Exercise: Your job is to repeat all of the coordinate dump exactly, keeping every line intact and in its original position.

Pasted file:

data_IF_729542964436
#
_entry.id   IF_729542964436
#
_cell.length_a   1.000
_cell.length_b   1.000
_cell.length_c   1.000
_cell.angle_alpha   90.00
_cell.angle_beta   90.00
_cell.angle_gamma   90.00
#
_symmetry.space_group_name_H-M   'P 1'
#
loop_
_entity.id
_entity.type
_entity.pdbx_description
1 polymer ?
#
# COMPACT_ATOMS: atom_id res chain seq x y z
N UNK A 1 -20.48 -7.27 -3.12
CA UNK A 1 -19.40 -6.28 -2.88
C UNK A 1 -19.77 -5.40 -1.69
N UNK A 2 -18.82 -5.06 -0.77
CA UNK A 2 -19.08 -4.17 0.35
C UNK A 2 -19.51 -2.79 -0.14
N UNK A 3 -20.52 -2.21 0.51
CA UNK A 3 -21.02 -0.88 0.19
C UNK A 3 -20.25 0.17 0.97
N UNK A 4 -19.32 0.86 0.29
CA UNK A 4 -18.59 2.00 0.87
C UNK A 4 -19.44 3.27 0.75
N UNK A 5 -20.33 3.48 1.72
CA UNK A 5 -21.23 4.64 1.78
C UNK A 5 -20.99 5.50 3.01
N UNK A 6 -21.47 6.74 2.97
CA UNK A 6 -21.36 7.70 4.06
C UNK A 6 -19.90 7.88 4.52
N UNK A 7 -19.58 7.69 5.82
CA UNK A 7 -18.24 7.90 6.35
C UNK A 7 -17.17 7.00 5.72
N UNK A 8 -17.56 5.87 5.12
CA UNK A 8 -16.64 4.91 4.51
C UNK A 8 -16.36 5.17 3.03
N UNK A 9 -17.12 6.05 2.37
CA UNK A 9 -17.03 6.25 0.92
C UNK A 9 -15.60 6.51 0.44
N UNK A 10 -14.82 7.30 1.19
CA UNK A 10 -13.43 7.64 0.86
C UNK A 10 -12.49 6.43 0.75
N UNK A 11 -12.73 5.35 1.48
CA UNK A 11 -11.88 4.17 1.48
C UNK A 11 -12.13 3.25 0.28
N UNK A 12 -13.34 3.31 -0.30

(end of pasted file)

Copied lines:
data_IF_729542964436
#
_entry.id   IF_729542964436
#
_cell.length_a   1.000
_cell.length_b   1.000
_cell.length_c   1.000
_cell.angle_alpha   90.00
_cell.angle_beta   90.00
_cell.angle_gamma   90.00
#
_symmetry.space_group_name_H-M   'P 1'
#
loop_
_entity.id
_entity.type
_entity.pdbx_description
1 polymer ?
#
# COMPACT_ATOMS: atom_id res chain seq x y z
N UNK A 1 -20.48 -7.27 -3.12
CA UNK A 1 -19.40 -6.28 -2.88
C UNK A 1 -19.77 -5.40 -1.69
N UNK A 2 -18.82 -5.06 -0.77
CA UNK A 2 -19.08 -4.17 0.35
C UNK A 2 -19.51 -2.79 -0.14
N UNK A 3 -20.52 -2.21 0.51
CA UNK A 3 -21.02 -0.88 0.19
C UNK A 3 -20.25 0.17 0.97
N UNK A 4 -19.32 0.86 0.29
CA UNK A 4 -18.59 2.00 0.87
C UNK A 4 -19.44 3.27 0.75
N UNK A 5 -20.33 3.48 1.72
CA UNK A 5 -21.23 4.64 1.78
C UNK A 5 -20.99 5.50 3.01
N UNK A 6 -21.47 6.74 2.97
CA UNK A 6 -21.36 7.70 4.06
C UNK A 6 -19.90 7.88 4.52
N UNK A 7 -19.58 7.69 5.82
CA UNK A 7 -18.24 7.90 6.35
C UNK A 7 -17.17 7.00 5.72
N UNK A 8 -17.56 5.87 5.12
CA UNK A 8 -16.64 4.91 4.51
C UNK A 8 -16.36 5.17 3.03
N UNK A 9 -17.12 6.05 2.37
CA UNK A 9 -17.03 6.25 0.92
C UNK A 9 -15.60 6.51 0.44
N UNK A 10 -14.82 7.30 1.19
CA UNK A 10 -13.43 7.64 0.86
C UNK A 10 -12.49 6.43 0.75
N UNK A 11 -12.73 5.35 1.48
CA UNK A 11 -11.88 4.17 1.48
C UNK A 11 -12.13 3.25 0.28
N UNK A 12 -13.34 3.31 -0.30